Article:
A new year invites ponderings of what may be in store in various areas of life. For those in a faith family, there might well be a question for 2024: “Quo Vadis, theology and ethics?” Careful reflection may offer some clues.

It was in the context of the give and take of the civil rights movement that Martin Luther King Jr. offered the iconic and oft-quoted line: “The arc of the moral universe is long, but it bends toward justice.” His words were a reminder that progress is seldom smooth and without setbacks in the human struggle for a just correction of long-standing injustice.  

More often than not, it is a “step forward/ half step back” process. Still, despite often halting progress, there is reason to hope.

Listening to the current conversation of theological and ethical concerns has brought his insight to mind.  There seems to be a ferment in “faith’s seeking understanding” that is offering new wine that is both energizing parts of the faith community and, at the same time, putting serious strain on the old wineskins.

A current example is the recent Vatican document from its “doctrine office” that priests can now offer blessings to same-sex covenant partners. Being careful to clarify that such a blessing is not to be understood in any way as the sacrament of marriage, it is still a remarkable departure from the church’s long-standing policy and practice. 

This development has led me to wonder if a relevant variation of the classic line about the arc of the moral universe might be: “The roots of Christian theology and ethics are deep in the soil of tradition, but they grow in the direction of inclusive community.”

Theology’s understanding of faith and the application of that understanding in the principles and practice of ethics grow out of the ground of a religious experience. This experience reorients how persons and communities see themselves and their relation to the world and the God they have met in that experience.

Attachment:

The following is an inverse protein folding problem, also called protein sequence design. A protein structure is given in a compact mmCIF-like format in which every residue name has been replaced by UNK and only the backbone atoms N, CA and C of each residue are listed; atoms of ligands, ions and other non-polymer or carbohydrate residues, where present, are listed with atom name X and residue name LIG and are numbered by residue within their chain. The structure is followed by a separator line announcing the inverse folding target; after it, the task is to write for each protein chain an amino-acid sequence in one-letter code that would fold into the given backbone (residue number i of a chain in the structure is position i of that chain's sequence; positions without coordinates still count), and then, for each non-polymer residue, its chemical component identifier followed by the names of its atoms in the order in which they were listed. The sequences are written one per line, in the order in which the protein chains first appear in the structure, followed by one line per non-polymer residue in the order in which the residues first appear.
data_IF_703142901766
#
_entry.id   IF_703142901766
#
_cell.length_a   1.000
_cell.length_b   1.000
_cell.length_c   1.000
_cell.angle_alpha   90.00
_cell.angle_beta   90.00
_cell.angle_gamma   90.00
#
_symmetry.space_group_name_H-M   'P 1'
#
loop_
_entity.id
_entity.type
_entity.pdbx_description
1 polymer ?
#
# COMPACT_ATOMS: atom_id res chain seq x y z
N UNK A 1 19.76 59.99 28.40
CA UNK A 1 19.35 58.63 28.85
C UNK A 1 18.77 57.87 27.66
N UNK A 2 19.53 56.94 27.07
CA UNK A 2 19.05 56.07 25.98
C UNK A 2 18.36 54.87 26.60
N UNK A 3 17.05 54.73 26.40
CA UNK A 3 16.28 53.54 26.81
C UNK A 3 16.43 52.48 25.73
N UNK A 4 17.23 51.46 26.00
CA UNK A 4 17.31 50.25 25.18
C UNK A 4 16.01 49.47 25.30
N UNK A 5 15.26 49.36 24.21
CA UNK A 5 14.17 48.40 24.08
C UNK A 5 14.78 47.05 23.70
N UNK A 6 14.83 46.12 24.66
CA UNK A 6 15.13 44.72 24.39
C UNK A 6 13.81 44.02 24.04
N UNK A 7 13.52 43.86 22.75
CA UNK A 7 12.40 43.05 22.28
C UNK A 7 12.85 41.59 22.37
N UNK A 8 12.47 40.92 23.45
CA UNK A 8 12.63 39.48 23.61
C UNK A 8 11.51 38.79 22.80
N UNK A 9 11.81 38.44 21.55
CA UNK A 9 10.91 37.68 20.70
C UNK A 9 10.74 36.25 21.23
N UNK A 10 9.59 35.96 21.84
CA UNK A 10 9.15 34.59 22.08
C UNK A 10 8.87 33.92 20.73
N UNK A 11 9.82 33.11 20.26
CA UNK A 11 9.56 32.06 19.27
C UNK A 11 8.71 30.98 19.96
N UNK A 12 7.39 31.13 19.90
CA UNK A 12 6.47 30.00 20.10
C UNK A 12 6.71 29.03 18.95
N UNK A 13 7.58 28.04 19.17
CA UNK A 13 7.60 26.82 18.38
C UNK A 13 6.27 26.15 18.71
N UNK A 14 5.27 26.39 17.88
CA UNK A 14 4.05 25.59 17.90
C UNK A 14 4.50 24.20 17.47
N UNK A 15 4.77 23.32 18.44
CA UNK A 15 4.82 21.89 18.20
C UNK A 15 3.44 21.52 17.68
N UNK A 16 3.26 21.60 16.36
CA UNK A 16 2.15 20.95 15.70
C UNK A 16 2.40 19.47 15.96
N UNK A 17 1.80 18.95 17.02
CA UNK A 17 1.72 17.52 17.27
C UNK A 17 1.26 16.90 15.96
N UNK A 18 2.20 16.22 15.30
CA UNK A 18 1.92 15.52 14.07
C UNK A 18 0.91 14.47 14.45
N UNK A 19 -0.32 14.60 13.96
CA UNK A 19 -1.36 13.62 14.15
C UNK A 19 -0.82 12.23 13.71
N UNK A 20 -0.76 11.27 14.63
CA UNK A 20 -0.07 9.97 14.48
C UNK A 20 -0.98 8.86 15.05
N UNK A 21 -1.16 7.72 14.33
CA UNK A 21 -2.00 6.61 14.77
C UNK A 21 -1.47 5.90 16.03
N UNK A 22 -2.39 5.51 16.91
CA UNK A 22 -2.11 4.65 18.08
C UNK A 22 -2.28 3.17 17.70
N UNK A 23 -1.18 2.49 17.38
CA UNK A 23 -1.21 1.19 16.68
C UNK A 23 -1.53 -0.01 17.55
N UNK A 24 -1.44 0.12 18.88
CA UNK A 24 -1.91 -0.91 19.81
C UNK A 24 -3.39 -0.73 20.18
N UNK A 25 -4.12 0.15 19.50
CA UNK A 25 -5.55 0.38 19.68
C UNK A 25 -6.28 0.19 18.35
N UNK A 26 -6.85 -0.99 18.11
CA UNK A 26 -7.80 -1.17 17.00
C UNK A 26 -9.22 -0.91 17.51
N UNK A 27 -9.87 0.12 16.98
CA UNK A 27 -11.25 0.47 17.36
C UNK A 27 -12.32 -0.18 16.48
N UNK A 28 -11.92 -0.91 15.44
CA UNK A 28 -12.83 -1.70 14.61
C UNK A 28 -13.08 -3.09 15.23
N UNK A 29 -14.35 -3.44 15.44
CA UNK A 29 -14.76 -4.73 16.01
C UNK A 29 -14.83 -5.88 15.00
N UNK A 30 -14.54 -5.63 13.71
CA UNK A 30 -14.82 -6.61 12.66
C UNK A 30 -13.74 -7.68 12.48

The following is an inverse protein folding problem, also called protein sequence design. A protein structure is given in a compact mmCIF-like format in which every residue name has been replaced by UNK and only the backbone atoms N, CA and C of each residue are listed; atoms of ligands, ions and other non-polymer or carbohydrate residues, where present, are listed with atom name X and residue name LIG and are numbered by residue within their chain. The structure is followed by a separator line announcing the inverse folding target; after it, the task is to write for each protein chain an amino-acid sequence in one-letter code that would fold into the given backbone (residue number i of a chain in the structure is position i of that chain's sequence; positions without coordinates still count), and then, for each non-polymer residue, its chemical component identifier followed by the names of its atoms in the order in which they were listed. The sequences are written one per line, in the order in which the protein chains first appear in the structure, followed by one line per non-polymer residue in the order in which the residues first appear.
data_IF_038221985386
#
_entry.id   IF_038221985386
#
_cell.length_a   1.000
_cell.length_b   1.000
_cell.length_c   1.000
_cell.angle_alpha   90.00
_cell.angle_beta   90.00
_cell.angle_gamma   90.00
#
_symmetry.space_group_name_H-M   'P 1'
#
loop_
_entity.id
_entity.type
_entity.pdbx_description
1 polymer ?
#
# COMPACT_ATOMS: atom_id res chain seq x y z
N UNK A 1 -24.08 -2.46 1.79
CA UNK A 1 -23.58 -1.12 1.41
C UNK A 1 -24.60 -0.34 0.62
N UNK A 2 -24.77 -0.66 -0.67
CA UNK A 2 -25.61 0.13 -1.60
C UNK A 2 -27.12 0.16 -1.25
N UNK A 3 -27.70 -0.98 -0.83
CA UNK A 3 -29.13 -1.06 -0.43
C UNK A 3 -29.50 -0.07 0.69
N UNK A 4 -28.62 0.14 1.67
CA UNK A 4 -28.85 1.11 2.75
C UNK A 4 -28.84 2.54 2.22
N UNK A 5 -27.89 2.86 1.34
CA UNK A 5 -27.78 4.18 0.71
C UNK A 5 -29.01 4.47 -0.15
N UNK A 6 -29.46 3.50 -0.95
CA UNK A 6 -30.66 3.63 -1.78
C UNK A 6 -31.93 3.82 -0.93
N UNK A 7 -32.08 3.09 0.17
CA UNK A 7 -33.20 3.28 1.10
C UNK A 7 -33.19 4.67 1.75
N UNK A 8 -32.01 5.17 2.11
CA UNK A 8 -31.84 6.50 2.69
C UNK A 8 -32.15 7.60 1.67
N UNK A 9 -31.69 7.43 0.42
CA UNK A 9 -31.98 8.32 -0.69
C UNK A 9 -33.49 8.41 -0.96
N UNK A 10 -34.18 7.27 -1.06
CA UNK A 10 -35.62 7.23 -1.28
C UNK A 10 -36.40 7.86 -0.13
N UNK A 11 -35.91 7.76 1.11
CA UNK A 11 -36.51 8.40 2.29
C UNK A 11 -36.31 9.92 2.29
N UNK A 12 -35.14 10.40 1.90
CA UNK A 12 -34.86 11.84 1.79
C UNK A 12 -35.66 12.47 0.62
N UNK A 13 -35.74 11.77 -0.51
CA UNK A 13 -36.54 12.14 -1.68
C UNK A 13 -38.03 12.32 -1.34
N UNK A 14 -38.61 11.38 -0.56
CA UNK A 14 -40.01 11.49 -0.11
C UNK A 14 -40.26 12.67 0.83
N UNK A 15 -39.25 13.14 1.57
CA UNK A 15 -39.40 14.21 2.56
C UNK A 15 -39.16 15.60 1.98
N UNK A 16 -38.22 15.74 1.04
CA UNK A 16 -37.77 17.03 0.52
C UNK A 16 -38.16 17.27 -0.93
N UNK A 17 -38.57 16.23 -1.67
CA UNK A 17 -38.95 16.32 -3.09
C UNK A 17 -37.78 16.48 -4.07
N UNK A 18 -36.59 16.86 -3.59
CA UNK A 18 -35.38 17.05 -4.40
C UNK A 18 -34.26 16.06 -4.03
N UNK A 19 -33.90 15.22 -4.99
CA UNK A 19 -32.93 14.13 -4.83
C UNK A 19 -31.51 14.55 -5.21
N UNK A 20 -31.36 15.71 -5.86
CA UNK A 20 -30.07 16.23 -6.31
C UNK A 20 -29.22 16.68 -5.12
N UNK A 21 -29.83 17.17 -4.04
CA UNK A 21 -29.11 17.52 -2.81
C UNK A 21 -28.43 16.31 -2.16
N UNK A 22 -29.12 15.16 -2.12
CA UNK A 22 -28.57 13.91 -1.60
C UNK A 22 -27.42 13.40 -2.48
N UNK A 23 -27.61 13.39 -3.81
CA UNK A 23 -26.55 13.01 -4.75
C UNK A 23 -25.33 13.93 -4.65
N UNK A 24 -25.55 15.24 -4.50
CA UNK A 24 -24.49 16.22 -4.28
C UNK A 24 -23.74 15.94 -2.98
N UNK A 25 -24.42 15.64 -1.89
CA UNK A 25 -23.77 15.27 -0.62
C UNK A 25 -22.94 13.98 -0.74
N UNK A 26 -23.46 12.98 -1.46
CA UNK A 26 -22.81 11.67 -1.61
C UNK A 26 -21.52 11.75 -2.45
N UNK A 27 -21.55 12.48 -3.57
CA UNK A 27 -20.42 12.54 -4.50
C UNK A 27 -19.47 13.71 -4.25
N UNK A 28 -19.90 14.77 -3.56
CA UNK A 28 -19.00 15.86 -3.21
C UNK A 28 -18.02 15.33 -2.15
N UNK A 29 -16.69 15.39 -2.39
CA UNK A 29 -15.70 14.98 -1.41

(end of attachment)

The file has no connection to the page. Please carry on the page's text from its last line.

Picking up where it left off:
These understandings and applications change over time and in response to life’s challenges. They refine themselves in directions that reflect more faithfully the reorientation and alignment the earlier experience points to.

The entire biblical testimony is held together by a conviction that God engages history and history’s people in ways that reflect a growing understanding of what those engagements mean.  

From the first reported encounter with Adam and Eve in Genesis 3 to the vision at the end of Revelation (21:3), the process of an evolving understanding of what that covenant relationship means weaves its way through centuries of insight (and of misdirection) toward an alignment with the divine purpose.

The “one step forward/ half step back” image seems to describe the pattern of the faith community’s evolving understanding (theology) and application (ethics) of faith’s core meaning in and through life’s challenges.

Easily distracted by the attractions of power, entitled privilege, material comfort and superficial security of simple answers to complex questions, faith communities have engaged in support of a wide range of historical features that belie the core of their originating experience with God. 

Faith’s understanding and its application in ethics have been refined through sometimes painful challenges in a  faithful and hopeful direction. Examples include the Crusades; a defense of accompanying world views in the face of challenges by scientific discovery (i.e., Galileo, Darwin); support of slavery before the American Civil War; embrace of nationalistic ideologies in the 20th century and resistance to efforts to liberate both oppressed and oppressor from the bondage of lingering injustice. 

And what is the nature of that direction/ destiny toward which the human faith pilgrimage is moving, often by halting steps?

From a careful look at both the biblical testimony and the ferment of current reflections, it seems that faith’s destiny is an inclusive community that sees and affirms the sacred in the ordinary places of life. It also resists the tendencies of exclusivism, rigidified understandings, and frameworks of injustice— open to discovery and growth into new levels of understanding.

New ways of understanding things naturally challenge our dependence on previous understandings. The “half step back” may even be a healthy caution to encourage discernment as we move forward. The question becomes whether we focus our energies on the new levels of understanding and their implications or on defending the previous ones.

Faith’s “calling” to the human family seems to be toward an inclusive community rather than an exclusive one. Perhaps, and hopefully, 2024 will see this process unfold step by step.

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